Blake returned to London in 1802 and began to write and illustrate Jerusalem (1804–1820). He was introduced by George Cumberland to a young artist named John Linnell. Through Linnell he met Samuel Palmer, who belonged to a group of artists who called themselves the Shoreham Ancients. This group shared Blake's rejection of modern trends and his belief in a spiritual and artistic New Age. At the age of 65 Blake began work on illustrations for the Book of Job. These works were later admired by John Ruskin, who compared Blake favourably to Rembrandt.

Blake abhorred slavery and believed in racial and sexual equality. Several of his poems and paintings express a notion of universal humanity: "As all men are alike (tho' infinitely various)". He retained an active interest in social and political events for all his life, but was often forced to resort to cloaking social idealism and political statements in Protestant mystical allegory.

He rejected all forms of imposed authority; indeed, he was charged with assault and uttering seditious and treasonable expressions against the King in 1803, though he later was cleared in the Chichester assizes of the charges. The charges were brought by a soldier after Blake had bodily removed him from his garden, apparently exclaiming, "Damn the king. The soldiers are all slaves."[7] According to a report in the Sussex county paper, "the invented character of (the evidence) was ... so obvious that an acquittal resulted." [8].

Blake's views on what he saw as oppression and restriction of rightful freedom extended to the Church. He himself was a follower of Unitarian philosophy. His spiritual beliefs are evidenced in Songs of Experience (in 1794), in which he shows his own distinction between the Old Testament God, whose restrictions he rejected, and the New Testament God (Jesus Christ), whom he saw as a positive influence.

Later in his life Blake began to sell a great number of his works, particularly his Bible illustrations, to Thomas Butts, a patron who saw Blake more as a friend than a man whose work held artistic merit; this was typical of the opinions held of Blake throughout his life.

Dante's InfernoEdit

Blake Dante Inferno I

illustration to Inferno, Canto I, ll.1-90 by William Blake. Courtesy Wikimedia Commons.

The commission for Dante's Inferno came to Blake in 1826 through Linnell, with the ultimate aim of producing a series of engravings. However, Blake's death in 1827 would cut short the enterprise, and only a handful of the watercolours were completed, with only seven of the engravings arriving at proof form. Even so, they have evinced praise; for instance, the Cambridge Guide to William Blake says of them:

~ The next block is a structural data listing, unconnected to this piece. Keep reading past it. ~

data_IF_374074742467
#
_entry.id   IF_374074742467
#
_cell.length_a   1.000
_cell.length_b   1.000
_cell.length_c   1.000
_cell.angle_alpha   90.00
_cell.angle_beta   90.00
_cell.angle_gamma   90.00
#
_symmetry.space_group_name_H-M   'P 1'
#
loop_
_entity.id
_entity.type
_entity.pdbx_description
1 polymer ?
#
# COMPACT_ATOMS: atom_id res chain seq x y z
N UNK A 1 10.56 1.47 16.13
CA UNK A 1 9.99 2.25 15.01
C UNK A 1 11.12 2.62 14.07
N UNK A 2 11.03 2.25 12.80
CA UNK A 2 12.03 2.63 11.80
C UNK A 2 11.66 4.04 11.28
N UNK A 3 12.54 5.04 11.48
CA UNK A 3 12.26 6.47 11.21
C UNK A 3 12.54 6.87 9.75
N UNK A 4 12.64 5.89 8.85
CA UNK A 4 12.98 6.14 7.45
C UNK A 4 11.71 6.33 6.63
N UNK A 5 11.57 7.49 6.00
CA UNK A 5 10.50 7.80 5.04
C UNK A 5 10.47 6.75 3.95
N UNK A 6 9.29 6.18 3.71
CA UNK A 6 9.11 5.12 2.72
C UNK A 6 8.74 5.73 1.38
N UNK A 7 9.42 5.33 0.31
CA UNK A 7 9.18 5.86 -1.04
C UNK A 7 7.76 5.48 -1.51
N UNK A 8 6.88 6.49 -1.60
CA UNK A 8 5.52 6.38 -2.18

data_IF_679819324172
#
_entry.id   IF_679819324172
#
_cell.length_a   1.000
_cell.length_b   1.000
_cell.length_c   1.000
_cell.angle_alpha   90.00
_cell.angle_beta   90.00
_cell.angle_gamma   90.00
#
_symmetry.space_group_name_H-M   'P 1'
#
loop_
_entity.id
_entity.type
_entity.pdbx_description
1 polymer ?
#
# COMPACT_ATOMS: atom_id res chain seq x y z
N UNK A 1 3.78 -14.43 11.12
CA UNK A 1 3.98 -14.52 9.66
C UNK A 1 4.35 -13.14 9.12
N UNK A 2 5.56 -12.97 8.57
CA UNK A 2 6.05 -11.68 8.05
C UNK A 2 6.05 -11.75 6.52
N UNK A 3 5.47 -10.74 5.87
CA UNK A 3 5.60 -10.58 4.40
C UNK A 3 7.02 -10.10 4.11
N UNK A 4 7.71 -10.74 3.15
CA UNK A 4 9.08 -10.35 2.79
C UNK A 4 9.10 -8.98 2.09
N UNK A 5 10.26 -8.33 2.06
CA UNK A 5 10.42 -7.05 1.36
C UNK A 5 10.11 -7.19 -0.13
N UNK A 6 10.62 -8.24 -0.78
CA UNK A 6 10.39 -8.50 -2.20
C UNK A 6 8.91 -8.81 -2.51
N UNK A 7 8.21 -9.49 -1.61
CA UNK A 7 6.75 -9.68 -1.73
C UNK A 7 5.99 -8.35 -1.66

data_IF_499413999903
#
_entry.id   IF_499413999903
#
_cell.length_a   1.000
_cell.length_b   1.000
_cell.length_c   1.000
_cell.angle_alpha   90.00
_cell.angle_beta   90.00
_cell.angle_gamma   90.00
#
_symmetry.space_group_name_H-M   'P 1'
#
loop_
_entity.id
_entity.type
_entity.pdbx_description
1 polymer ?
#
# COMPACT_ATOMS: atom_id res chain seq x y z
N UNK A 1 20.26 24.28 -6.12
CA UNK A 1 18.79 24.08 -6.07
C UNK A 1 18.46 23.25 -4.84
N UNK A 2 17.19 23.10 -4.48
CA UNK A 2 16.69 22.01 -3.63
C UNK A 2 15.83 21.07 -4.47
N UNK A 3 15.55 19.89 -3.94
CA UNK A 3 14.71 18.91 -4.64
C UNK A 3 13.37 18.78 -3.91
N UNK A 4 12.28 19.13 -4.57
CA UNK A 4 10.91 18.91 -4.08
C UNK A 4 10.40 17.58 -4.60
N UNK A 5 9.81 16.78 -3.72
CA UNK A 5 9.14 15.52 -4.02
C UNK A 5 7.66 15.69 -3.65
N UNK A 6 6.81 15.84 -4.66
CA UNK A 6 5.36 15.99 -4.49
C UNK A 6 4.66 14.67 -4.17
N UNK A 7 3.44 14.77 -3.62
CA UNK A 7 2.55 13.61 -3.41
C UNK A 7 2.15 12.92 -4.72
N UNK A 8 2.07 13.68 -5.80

'[T]he Dante watercolors are among Blake's richest achievements, engaging fully with the problem of illustrating a poem of this complexity. The mastery of watercolour has reached an even higher level than before, and is used to extraordinary effect in differentiating the atmosphere of the three states of being in the poem'.[9]

Blake's illustrations of the poem are not merely accompanying works, but rather seem to critically revise, or furnish commentary on, certain spiritual or moral aspects of the text. In illustrating Paradise Lost, for instance, Blake seemed intent on revising Milton's focus on Satan as the central figure of the epic; for example, in Satan Watching the Endearments of Adam and Eve (1808) Satan occupies an isolated position at the picture's top, with Adam and Eve centered below. As if to emphasise the effects of the juxtaposition, Blake has shown Adam and Eve caught in an embrace, whereas Satan may only onanistically caress the serpent, whose identity he is close to assuming.

In this instance, because the project was never completed, Blake's intent may itself be obscured. Some indicators, however, bolster the impression that Blake's illustrations in their totality would themselves take issue with the text they accompany: in the margin of Homer Bearing the Sword, and His Companions, Blake notes, "Every thing in Dantes Comedia shews That for Tyrannical Purposes he has made This World the Foundation of All & the Goddess Nature & not the Holy Ghost". Blake seems to dissent from Dante's admiration of the poetic works of the ancient Greeks, and from the apparent glee with which Dante allots punishments in Hell (as evidenced by the grim humour of the cantos).